Earlier this week, the Multnomah County Sheriff’s Office arrested Kevin Dahlgren, an online personality best known for his viral and controversial videos on homelessness. He pleaded not guilty to 19 different charges, including identity theft and official misconduct.
Long before his arrest, Dahlgren drew praise from some officials for his work, as well as the ire of service providers who have accused him of sensationalizing the dangers of homelessness for his own gain.
Who is Kevin Dahlgren?
Kevin Dahlgren is a homeless services provider from Portland. He previously worked as a homeless services provider for the city of Gresham, but would often film himself visiting camps in Portland.
Many of the videos he produces, some of which have gone viral, center on Dahlgren’s view that the service providers are not doing enough to respond to a growing crisis, and that officials are enabling homeless people to continue living outside.
Sometimes his posts take a political bent, claiming that “social services have been completely monopolized by the left and then radicalized.” His work has attracted the attention of national right-leaning outlets such as Fox News and the New York Post, which have written stories critical of Portland’s response to the homelessness crisis.
Dahlgren’s work has taken him all over the West, including Bend, Portland, Seattle and Hawaii.
And he has amassed a large following on social media and YouTube. He’s been lauded by some local officials across Oregon for his work.
Why his work is controversial
Many service providers have taken issue with his approach. He’s very critical of service providers, some of whom say Dahlgren has overemphasized the role of addiction in homelessness.
His videos focus heavily on drug use and frequently show people in crisis. And it has been lucrative for him.
The Deschutes County Sheriff’s Office last summer paid him $18,000 to produce his own study on homelessness. But providers said Dahlgren’s six-page report is full of misinformation and is directly at odds with the federally mandated Point In Time count.
James Cook, a service provider in Redmond, Oregon, said Dahlgren provided little evidence for the claims made in his report, and noted that it contained many spelling errors and appeared unprofessional.
Cook pointed out that Dahlgren criticized the Lighthouse Navigation Center — Bend’s only low barrier shelter — while applauding the work of nearby high-barrier shelter Shepherd’s House, even though they’re operated by the same organization.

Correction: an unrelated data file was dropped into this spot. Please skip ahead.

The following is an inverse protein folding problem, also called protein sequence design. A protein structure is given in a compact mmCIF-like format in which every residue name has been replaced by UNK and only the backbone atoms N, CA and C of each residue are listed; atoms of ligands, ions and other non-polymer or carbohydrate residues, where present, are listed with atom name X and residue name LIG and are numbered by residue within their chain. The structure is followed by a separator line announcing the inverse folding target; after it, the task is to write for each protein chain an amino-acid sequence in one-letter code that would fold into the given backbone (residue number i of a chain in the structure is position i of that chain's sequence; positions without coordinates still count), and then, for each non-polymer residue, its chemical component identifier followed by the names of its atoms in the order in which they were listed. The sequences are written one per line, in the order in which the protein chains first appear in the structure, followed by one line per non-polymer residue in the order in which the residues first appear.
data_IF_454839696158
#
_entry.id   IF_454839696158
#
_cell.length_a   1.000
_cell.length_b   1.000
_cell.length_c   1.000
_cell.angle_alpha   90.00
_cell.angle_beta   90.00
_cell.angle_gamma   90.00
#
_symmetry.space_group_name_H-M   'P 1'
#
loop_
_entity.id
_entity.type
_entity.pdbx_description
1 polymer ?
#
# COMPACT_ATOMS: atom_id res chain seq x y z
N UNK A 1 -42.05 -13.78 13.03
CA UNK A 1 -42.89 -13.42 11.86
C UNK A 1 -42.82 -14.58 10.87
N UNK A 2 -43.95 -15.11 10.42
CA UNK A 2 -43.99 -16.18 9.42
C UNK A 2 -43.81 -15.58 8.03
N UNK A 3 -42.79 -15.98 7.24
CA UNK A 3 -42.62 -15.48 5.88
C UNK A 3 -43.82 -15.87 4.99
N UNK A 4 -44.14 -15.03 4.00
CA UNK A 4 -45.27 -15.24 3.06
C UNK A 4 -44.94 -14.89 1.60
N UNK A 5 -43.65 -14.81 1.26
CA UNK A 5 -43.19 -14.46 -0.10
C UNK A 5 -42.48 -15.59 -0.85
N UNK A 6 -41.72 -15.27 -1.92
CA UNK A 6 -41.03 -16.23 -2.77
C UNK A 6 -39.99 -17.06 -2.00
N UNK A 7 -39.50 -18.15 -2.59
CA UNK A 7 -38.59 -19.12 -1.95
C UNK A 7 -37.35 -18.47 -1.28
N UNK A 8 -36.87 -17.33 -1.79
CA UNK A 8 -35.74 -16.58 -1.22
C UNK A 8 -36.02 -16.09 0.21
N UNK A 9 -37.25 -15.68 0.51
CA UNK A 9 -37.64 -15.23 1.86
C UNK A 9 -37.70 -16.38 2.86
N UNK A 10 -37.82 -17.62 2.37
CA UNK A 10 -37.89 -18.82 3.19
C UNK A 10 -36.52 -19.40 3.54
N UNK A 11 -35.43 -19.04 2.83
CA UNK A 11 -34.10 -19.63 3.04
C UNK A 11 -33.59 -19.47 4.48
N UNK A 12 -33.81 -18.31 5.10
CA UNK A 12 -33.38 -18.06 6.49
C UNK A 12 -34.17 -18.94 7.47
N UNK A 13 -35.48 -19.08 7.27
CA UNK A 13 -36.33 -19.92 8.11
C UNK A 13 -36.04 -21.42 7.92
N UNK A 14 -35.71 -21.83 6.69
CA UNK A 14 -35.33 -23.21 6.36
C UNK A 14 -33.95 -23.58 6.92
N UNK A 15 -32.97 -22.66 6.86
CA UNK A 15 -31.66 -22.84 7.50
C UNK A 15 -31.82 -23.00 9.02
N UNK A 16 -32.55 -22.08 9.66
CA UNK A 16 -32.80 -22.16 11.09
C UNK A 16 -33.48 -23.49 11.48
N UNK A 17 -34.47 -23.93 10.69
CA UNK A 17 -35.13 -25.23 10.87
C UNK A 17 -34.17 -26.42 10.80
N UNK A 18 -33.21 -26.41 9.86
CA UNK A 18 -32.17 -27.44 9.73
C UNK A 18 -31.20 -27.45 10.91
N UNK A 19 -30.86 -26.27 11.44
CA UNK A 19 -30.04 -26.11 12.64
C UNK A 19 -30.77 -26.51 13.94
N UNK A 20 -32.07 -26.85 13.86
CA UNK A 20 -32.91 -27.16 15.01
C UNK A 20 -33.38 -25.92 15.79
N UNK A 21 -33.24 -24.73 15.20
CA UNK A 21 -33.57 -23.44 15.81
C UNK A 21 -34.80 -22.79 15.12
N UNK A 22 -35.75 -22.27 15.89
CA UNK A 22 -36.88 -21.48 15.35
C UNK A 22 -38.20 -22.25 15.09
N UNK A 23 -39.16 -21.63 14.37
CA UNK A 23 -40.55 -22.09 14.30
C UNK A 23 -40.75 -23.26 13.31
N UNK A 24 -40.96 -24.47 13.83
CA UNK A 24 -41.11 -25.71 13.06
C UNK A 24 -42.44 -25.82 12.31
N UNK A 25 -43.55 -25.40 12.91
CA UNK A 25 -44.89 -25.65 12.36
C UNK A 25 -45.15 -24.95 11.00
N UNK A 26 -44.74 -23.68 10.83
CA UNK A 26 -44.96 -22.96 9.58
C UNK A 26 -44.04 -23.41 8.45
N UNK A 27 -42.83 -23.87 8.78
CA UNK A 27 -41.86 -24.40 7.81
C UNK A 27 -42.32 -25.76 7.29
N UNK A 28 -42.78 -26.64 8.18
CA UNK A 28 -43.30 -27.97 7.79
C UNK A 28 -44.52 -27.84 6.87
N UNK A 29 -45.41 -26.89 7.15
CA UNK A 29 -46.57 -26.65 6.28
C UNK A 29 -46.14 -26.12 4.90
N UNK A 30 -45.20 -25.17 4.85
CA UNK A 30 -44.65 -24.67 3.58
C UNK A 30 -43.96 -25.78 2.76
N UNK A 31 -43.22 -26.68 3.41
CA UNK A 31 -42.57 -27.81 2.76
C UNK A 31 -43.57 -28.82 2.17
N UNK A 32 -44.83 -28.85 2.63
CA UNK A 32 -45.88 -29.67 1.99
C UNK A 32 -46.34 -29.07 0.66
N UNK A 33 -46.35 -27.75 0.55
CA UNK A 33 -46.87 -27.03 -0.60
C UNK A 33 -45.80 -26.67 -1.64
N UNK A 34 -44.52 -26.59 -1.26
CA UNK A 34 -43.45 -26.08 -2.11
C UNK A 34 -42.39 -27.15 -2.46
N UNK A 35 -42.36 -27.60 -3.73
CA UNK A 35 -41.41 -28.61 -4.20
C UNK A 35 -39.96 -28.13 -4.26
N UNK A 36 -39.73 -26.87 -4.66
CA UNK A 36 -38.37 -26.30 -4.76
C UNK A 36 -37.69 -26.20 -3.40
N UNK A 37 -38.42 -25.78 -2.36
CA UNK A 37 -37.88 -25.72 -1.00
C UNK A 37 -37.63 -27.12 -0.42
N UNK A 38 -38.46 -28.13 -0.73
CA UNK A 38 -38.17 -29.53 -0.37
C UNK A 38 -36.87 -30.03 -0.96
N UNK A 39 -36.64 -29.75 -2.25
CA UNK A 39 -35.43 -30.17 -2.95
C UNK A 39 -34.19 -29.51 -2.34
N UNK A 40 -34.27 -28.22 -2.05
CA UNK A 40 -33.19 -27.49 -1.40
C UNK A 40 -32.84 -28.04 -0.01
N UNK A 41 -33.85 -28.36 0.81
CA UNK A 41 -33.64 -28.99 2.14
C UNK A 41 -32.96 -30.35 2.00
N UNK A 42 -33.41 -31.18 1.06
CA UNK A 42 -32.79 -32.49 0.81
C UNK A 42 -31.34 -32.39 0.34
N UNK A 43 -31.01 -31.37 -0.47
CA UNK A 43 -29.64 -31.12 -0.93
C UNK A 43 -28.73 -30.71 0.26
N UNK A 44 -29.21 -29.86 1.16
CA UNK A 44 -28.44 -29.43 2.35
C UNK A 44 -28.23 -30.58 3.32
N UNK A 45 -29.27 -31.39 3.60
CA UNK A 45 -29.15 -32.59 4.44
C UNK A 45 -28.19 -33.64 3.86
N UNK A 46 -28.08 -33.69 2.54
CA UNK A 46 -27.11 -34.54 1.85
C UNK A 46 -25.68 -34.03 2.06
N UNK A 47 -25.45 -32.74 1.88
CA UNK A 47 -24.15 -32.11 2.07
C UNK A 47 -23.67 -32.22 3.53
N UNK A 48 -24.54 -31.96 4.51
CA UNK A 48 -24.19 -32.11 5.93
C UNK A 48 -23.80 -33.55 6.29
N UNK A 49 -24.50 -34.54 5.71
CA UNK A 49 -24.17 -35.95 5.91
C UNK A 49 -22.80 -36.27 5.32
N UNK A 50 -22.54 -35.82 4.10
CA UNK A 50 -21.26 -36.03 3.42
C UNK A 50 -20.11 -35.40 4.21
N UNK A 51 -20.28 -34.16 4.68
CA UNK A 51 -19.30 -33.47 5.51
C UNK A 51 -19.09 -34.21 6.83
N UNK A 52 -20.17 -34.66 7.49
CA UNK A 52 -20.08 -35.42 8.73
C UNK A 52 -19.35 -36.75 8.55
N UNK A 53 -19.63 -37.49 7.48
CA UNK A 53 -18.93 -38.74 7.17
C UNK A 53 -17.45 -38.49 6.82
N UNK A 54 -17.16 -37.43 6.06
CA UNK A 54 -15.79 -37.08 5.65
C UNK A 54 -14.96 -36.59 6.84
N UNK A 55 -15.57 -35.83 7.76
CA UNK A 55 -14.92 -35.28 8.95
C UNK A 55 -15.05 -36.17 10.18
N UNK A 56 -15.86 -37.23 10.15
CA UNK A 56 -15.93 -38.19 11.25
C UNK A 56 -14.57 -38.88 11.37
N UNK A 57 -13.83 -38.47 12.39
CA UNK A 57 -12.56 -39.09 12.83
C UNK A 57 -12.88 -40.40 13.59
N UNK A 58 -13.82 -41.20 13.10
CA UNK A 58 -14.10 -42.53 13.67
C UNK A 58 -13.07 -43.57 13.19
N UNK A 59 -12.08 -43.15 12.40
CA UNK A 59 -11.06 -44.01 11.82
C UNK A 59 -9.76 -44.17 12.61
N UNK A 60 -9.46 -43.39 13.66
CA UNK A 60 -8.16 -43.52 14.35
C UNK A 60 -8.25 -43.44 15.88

“It’s a total fraud in my opinion,” Cook said of the report. “The report itself easily shows that he’s unfamiliar with Central Oregon and hasn’t really done the research. That’s not a scientific report and it’s not worth $18,000.”
Chuck Hemingway is a service provider in Bend and said Dahlgren hurt efforts in Central Oregon to combat homelessness, especially since his arrest.
“It’s saddening to think that the number of people out there who’ve been engaged in these efforts for years are being wholly discounted by somebody who just blows in from someplace else and starts making all sorts of conclusions, for which there’s no valid basis,” he said.
The Deschutes County Sheriff’s Office terminated the contract with Dahlgren in August after learning he was under criminal investigation in Gresham.
The charges he’s facing
The Multnomah County Sheriff’s Office led an extensive investigation back at least into last summer. Police arrested him on Tuesday and have charged him with seven counts of theft greater than $1,000 and seven counts of identity theft. He’s also facing five counts of official misconduct.
The specifics of Dahlgren’s alleged crimes are still unclear, but Deputy John Plock said he used the identities of several homeless people to defraud the city of Gresham from 2020-2021.
“This population that Mr. Dahlgren was supposed to be serving and advocating for is a really vulnerable population of people,” Plock said. “It’s really disheartening and it really chips away at our ability to assist and help these people.”
Plock also said they’re trying to contact more victims, a difficult process since many are homeless and could be unreachable. The sheriff’s office is encouraging any possible victims to come forward and share their stories.
One family’s story
Neither police nor the district attorney’s office have mentioned any evidence that could be presented in court.
But OPB recently spoke to a family Dahlgren claimed to have helped, who now say he took advantage of them.
Brandon and Michelle Santiago were living in a broken-down recreational vehicle in the Deschutes National Forest outside of Bend earlier this year. Dahlgren raised money for them to help replace a car part and in total gave them nearly $900. The plan originally was for the Santiagos to travel to Alaska, where Brandon had a job lined up as a fisherman.
In turn, the family was featured frequently in Dahlgren’s videos, both on social media and on YouTube, where he solicited future donations. He also sought out coverage from a local television station to build his credibility, according to records obtained by OPB.
But the Santiagos never made it to Alaska and are currently residing in Medford. Dahlgren told local media he had donated thousands of dollars to the family, the Santiagos say they only received $900.
“At first he seemed like he was a good dude,” Brandon Santiago said. “Now I’m hearing he’s done all these things and I’m freaking out.”
The Santiagos said they haven’t heard from Dahlgren since he sent them $100 back in July. They tried calling him multiple times, but he did not answer.
The court released Dahlgren from jail earlier this week as he awaits his trial. He’s represented by a court-appointed attorney.